Seven years ago, fatalities from opiates overtook fatalities due to road accidents in the US. Sadly, the same phenomenon is now playing out in England. The latest figures from the Office for National Statistics (ONS), show that last year, 1,732 people died in traffic accidents in the UK compared with 1,989 who died due to opiates in England alone.
New psychoactive substances, referred to as “legal highs”, have received significant media attention, and deaths due to these drugs have risen by 40%, but opiate deaths now outnumber legal-high deaths by 19 to 1, despite a steady decline in opiate use in England and Wales over the last decade.
Of course, opiates are not the only problem – deaths due to cocaine have reached the highest on record at 320, increasing by nearly 30% since last year – but opiates are what we should really be focusing on.
Office for National Statistics
Premature and preventable
Drug-related deaths of males outnumber those of females by three to one and 60% of deaths occur in 30- to 49-year-olds – compared with an average life expectancy for the rest of the population of 80.
Health complications resulting from drug use do not entirely explain this inequality in life span. A range of factors are likely to be involved. Purity and quality of heroin are not as critical, borne out by decades of research. Rather it is the risk of accidental overdose by more experienced and tolerant heroin users. Equally, combining heroin with alcohol and or a benzodiazapine such as diazepam increases the risk of death. In 1993, one in four deaths were attributed to combining alcohol with opiates; this has now reached one in two.
In 2010, the newly elected Conservative government introduced a new treatment strategy. The policy emphasised the importance of achieving abstinence from drugs rather than merely reducing the harm they can cause. This recovery agenda may have inadvertently contributed to the rise in drug deaths. Unfortunately, even if abstinence is achieved, the odds of relapsing are high. Abstinence reduces the ability to tolerate previously manageable doses of heroin, resulting in an overdose for some.
Treatment does reduce mortality. A recent report showed that most opiate deaths were of people not in treatment. Treatment usually involves providing a substitute drug with the aim of weaning the individual off heroin. Methadone and buprenorphine are commonly used to do this. But there are two critical factors, retaining people in treatment and what happens when treatment finishes. The month following treatment is particularly important as a person’s tolerance to opiates will have reduced, increasing the risk of overdose if the person relapses. Following up people at this critical stage could help reduce the risk of fatality.
But the challenge is how to engage those who are not in treatment. Attracting this group requires a more radical approach. Drug consumption rooms provide a safe place for people to use their drugs, providing clean syringes for those who inject heroin. These facilities have an impressive record of reducing fatalities due to drug use. And, just as important, they are the first step towards engaging a marginalised group into health and social care. We don’t need any more evidence as to their value – we need what politicians crave: public support.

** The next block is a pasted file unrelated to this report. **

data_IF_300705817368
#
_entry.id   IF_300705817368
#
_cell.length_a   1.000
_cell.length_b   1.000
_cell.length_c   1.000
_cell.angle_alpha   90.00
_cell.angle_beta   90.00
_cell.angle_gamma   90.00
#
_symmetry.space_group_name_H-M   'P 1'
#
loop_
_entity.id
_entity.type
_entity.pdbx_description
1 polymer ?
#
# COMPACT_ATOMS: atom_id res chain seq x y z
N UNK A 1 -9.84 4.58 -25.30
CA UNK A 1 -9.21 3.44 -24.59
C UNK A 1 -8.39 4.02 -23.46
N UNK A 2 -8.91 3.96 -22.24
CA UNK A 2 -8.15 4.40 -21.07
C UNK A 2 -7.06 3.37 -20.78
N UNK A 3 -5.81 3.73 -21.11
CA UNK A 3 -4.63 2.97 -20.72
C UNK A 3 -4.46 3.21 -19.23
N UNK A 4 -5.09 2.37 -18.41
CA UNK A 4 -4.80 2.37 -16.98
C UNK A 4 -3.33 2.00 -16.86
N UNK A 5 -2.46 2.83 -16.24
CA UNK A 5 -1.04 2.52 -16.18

Naloxone can also temporarily reverse the effects of an opiate overdose. Making this drug available to opiate users and their families offers the potential to reduce fatalities. Scotland has pioneered this by implementing a national naloxone policy and new regulations in England have allowed this approach to be mirrored. This development gives workers and heroin users access and permission to administer naloxone when an overdose occurs.
A glimpse into the future?
The US has witnessed a 200% rise in prescription-opiate deaths since the millennium, driven by increasing availability and lower costs. The regulatory and marketing environments differ in the US and the UK. In the UK, open marketing of opiates is prohibited and there are stricter controls and monitoring of prescribing. But current drug control measures are outdated and easily circumvented by the internet.
So we need to carefully monitor the use and misuse of a range of prescription drugs such as tramadol. Tramadol is an analgesic used for moderate to severe pain. Prescriptions for tramadol rose dramatically over the last decade, as did deaths thought to be the result of misusing the drug. This prompted new regulations which came into force last year with the aim of curbing tramadol-related deaths. This year’s ONS data shows that one year after the introduction of these regulations deaths have reduced, but we will need to see if this trend continues.
Office for National Statistics
A clear measure of the UK government’s ambition to reduce inequality is halting the rise in drug overdoses. Avoidable fatalities due to drugs serve as a barometer of how equal our society is and how we respond to individual vulnerability. We all lose out when an individual dies this way.
Public Health England has responded to the trend in drug fatalities, publishing several recommendations. There are some welcome aims but they could be bolder. The time has come to introduce drug consumption rooms – it’s a life or death decision.
Ian Hamilton, Lecturer in Mental Health, University of York and Mark Monaghan, Lecturer in Crimimology and Social Policy, Loughborough University
This article was originally published on The Conversation. Read the original article.